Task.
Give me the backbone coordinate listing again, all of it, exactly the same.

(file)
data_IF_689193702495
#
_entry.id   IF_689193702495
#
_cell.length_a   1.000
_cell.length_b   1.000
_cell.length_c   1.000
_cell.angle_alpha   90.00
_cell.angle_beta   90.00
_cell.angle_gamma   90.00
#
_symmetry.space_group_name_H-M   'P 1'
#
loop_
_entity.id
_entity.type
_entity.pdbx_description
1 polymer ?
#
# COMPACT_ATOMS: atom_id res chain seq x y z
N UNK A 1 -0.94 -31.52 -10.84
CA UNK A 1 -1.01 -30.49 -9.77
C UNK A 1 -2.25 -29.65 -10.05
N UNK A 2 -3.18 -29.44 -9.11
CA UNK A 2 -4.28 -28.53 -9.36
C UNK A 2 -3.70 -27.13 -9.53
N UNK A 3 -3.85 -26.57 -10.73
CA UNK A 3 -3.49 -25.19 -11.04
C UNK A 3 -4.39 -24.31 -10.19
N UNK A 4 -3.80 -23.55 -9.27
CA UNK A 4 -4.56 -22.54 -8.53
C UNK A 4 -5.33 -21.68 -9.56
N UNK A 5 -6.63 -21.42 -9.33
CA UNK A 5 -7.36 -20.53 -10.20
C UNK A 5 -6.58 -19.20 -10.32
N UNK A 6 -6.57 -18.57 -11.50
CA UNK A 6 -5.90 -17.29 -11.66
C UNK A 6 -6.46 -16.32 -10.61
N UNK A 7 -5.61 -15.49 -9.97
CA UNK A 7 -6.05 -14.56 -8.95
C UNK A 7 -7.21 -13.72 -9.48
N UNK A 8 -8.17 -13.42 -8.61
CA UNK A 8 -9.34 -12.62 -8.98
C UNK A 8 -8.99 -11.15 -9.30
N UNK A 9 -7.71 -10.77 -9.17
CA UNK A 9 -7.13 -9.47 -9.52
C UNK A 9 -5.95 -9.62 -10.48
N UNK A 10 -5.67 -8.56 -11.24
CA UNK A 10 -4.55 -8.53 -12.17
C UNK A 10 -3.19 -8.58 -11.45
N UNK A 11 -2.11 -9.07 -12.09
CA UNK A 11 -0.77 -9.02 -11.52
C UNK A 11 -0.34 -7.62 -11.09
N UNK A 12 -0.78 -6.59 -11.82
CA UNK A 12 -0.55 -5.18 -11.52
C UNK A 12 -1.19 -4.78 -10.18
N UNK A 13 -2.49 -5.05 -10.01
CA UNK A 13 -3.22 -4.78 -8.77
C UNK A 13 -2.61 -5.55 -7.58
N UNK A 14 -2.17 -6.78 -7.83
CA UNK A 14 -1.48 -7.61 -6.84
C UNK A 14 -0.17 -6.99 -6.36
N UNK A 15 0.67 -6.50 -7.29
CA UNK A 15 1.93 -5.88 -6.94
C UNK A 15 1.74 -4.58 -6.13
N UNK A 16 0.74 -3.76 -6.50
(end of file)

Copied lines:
data_IF_689193702495
#
_entry.id   IF_689193702495
#
_cell.length_a   1.000
_cell.length_b   1.000
_cell.length_c   1.000
_cell.angle_alpha   90.00
_cell.angle_beta   90.00
_cell.angle_gamma   90.00
#
_symmetry.space_group_name_H-M   'P 1'
#
loop_
_entity.id
_entity.type
_entity.pdbx_description
1 polymer ?
#
# COMPACT_ATOMS: atom_id res chain seq x y z
N UNK A 1 -0.94 -31.52 -10.84
CA UNK A 1 -1.01 -30.49 -9.77
C UNK A 1 -2.25 -29.65 -10.05
N UNK A 2 -3.18 -29.44 -9.11
CA UNK A 2 -4.28 -28.53 -9.36
C UNK A 2 -3.70 -27.13 -9.53
N UNK A 3 -3.85 -26.57 -10.73
CA UNK A 3 -3.49 -25.19 -11.04
C UNK A 3 -4.39 -24.31 -10.19
N UNK A 4 -3.80 -23.55 -9.27
CA UNK A 4 -4.56 -22.54 -8.53
C UNK A 4 -5.33 -21.68 -9.56
N UNK A 5 -6.63 -21.42 -9.33
CA UNK A 5 -7.36 -20.53 -10.20
C UNK A 5 -6.58 -19.20 -10.32
N UNK A 6 -6.57 -18.57 -11.50
CA UNK A 6 -5.90 -17.29 -11.66
C UNK A 6 -6.46 -16.32 -10.61
N UNK A 7 -5.61 -15.49 -9.97
CA UNK A 7 -6.05 -14.56 -8.95
C UNK A 7 -7.21 -13.72 -9.48
N UNK A 8 -8.17 -13.42 -8.61
CA UNK A 8 -9.34 -12.62 -8.98
C UNK A 8 -8.99 -11.15 -9.30
N UNK A 9 -7.71 -10.77 -9.17
CA UNK A 9 -7.13 -9.47 -9.52
C UNK A 9 -5.95 -9.62 -10.48
N UNK A 10 -5.67 -8.56 -11.24
CA UNK A 10 -4.55 -8.53 -12.17
C UNK A 10 -3.19 -8.58 -11.45
N UNK A 11 -2.11 -9.07 -12.09
CA UNK A 11 -0.77 -9.02 -11.52
C UNK A 11 -0.34 -7.62 -11.09
N UNK A 12 -0.78 -6.59 -11.82
CA UNK A 12 -0.55 -5.18 -11.52
C UNK A 12 -1.19 -4.78 -10.18
N UNK A 13 -2.49 -5.05 -10.01
CA UNK A 13 -3.22 -4.78 -8.77
C UNK A 13 -2.61 -5.55 -7.58
N UNK A 14 -2.17 -6.78 -7.83
CA UNK A 14 -1.48 -7.61 -6.84
C UNK A 14 -0.17 -6.99 -6.36
N UNK A 15 0.67 -6.50 -7.29
CA UNK A 15 1.93 -5.88 -6.94
C UNK A 15 1.74 -4.58 -6.13
N UNK A 16 0.74 -3.76 -6.50